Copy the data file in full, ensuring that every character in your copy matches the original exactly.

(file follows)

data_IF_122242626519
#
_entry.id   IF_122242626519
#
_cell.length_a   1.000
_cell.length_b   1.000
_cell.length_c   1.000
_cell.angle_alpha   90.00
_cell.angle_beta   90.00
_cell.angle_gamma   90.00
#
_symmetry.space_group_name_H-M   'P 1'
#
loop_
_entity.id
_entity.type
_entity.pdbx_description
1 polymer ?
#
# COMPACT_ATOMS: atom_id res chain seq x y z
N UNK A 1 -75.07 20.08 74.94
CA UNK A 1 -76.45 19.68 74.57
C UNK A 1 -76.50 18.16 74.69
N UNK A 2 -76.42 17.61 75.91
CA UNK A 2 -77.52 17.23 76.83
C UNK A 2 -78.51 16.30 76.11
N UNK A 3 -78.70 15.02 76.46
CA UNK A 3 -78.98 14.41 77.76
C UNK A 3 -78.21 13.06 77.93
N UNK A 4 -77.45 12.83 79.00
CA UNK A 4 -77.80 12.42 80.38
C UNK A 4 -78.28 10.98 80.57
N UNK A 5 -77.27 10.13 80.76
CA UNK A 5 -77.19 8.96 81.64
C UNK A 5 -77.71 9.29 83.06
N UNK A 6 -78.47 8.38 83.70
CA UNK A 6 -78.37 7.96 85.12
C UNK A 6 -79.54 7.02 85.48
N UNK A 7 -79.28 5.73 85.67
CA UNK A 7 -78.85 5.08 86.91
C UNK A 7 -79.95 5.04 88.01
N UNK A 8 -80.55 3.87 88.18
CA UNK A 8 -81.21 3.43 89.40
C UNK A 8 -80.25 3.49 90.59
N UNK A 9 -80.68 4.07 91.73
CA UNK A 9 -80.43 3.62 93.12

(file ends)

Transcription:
data_IF_122242626519
#
_entry.id   IF_122242626519
#
_cell.length_a   1.000
_cell.length_b   1.000
_cell.length_c   1.000
_cell.angle_alpha   90.00
_cell.angle_beta   90.00
_cell.angle_gamma   90.00
#
_symmetry.space_group_name_H-M   'P 1'
#
loop_
_entity.id
_entity.type
_entity.pdbx_description
1 polymer ?
#
# COMPACT_ATOMS: atom_id res chain seq x y z
N UNK A 1 -75.07 20.08 74.94
CA UNK A 1 -76.45 19.68 74.57
C UNK A 1 -76.50 18.16 74.69
N UNK A 2 -76.42 17.61 75.91
CA UNK A 2 -77.52 17.23 76.83
C UNK A 2 -78.51 16.30 76.11
N UNK A 3 -78.70 15.02 76.46
CA UNK A 3 -78.98 14.41 77.76
C UNK A 3 -78.21 13.06 77.93
N UNK A 4 -77.45 12.83 79.00
CA UNK A 4 -77.80 12.42 80.38
C UNK A 4 -78.28 10.98 80.57
N UNK A 5 -77.27 10.13 80.76
CA UNK A 5 -77.19 8.96 81.64
C UNK A 5 -77.71 9.29 83.06
N UNK A 6 -78.47 8.38 83.70
CA UNK A 6 -78.37 7.96 85.12
C UNK A 6 -79.54 7.02 85.48
N UNK A 7 -79.28 5.73 85.67
CA UNK A 7 -78.85 5.08 86.91
C UNK A 7 -79.95 5.04 88.01
N UNK A 8 -80.55 3.87 88.18
CA UNK A 8 -81.21 3.43 89.40
C UNK A 8 -80.25 3.49 90.59
N UNK A 9 -80.68 4.07 91.73
CA UNK A 9 -80.43 3.62 93.12